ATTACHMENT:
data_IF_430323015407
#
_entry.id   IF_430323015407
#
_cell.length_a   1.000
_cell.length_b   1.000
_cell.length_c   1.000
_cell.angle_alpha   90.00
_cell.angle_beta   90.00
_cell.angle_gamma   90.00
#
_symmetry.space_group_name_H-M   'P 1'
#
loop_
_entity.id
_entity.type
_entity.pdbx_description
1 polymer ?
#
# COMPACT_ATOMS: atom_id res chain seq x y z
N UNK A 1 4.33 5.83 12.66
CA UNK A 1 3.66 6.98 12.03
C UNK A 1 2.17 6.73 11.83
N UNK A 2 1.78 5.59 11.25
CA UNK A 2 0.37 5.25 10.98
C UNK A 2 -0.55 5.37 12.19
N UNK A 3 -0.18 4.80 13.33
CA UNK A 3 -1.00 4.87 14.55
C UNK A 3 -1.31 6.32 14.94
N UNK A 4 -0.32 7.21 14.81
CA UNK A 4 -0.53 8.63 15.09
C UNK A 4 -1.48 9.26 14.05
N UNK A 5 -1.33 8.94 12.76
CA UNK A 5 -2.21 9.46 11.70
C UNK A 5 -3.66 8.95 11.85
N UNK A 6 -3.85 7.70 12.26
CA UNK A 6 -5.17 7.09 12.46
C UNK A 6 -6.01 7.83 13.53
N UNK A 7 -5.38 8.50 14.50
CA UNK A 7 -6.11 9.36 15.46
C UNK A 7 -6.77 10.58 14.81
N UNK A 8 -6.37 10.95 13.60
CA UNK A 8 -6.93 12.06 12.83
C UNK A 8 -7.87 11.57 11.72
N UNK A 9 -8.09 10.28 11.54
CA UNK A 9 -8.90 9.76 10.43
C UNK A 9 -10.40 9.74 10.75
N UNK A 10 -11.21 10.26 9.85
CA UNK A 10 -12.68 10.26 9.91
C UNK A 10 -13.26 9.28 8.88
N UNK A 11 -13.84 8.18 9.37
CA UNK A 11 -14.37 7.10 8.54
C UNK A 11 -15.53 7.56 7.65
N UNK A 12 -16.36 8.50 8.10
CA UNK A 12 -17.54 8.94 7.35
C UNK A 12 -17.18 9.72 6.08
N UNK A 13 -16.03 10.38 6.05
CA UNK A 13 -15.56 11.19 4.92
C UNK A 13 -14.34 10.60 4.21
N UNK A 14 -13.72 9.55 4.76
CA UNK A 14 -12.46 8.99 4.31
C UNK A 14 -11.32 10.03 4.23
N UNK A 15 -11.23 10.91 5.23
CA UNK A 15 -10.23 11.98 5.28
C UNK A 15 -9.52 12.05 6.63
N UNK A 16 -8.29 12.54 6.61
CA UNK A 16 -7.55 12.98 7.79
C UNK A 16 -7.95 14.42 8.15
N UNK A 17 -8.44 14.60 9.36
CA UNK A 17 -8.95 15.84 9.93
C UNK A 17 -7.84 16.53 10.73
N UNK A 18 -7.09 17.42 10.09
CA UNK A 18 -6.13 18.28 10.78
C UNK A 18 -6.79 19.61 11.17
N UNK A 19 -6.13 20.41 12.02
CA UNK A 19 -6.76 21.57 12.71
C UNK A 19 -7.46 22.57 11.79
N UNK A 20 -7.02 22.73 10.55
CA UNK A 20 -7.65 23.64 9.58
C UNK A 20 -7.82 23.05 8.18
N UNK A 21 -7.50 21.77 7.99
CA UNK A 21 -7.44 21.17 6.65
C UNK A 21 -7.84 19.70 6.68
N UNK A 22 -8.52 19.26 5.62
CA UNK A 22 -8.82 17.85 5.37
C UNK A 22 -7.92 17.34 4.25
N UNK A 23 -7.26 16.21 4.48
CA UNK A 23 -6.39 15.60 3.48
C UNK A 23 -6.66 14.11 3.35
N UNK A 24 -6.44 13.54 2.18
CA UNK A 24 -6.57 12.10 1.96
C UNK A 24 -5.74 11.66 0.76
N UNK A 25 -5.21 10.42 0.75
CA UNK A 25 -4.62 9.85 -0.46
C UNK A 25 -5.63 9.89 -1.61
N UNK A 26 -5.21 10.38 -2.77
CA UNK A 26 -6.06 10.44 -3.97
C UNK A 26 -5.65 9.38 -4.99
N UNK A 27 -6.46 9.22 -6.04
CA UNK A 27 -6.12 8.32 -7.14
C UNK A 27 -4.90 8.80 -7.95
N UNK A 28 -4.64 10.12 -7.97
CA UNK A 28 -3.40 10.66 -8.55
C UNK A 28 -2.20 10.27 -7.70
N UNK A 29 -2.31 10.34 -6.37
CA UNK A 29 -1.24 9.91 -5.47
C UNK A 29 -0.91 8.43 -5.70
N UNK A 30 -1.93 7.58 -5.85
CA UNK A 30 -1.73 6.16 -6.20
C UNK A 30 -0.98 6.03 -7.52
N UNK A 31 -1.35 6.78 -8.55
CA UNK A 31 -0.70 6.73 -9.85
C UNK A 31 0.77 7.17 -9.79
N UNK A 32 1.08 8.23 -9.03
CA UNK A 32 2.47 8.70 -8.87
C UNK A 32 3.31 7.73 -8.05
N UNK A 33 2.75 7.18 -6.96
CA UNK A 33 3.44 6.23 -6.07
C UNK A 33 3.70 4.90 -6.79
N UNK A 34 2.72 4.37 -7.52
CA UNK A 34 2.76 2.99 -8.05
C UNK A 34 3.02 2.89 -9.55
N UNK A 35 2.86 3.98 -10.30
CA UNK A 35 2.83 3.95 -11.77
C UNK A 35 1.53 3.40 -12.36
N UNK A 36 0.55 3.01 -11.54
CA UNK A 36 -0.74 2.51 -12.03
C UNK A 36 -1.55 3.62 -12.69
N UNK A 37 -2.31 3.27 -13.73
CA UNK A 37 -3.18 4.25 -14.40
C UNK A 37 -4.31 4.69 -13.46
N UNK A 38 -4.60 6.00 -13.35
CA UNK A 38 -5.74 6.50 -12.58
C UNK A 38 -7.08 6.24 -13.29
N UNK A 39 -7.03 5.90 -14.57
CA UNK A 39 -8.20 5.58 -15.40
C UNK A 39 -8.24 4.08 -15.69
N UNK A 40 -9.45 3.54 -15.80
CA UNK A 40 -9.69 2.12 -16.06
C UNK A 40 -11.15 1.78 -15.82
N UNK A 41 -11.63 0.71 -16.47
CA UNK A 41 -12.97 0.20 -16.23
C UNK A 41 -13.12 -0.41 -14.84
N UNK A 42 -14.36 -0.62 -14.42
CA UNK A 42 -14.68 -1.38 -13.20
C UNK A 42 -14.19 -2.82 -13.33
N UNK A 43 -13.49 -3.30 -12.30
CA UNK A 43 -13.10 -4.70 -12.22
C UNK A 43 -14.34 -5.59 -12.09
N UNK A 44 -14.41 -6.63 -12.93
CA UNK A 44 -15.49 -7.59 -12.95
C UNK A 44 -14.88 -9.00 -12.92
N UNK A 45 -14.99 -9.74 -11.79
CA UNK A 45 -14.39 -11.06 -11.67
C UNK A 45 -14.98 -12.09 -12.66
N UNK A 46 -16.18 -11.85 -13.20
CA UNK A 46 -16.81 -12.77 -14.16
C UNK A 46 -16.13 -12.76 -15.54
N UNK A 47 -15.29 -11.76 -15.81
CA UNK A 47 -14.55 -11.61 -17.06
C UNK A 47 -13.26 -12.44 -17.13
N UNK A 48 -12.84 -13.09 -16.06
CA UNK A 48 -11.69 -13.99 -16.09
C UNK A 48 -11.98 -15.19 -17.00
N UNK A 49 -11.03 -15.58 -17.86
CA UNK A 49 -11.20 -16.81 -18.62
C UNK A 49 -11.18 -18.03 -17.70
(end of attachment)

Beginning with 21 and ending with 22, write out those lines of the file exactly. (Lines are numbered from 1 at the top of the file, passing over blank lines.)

N UNK A 1 4.33 5.83 12.66
CA UNK A 1 3.66 6.98 12.03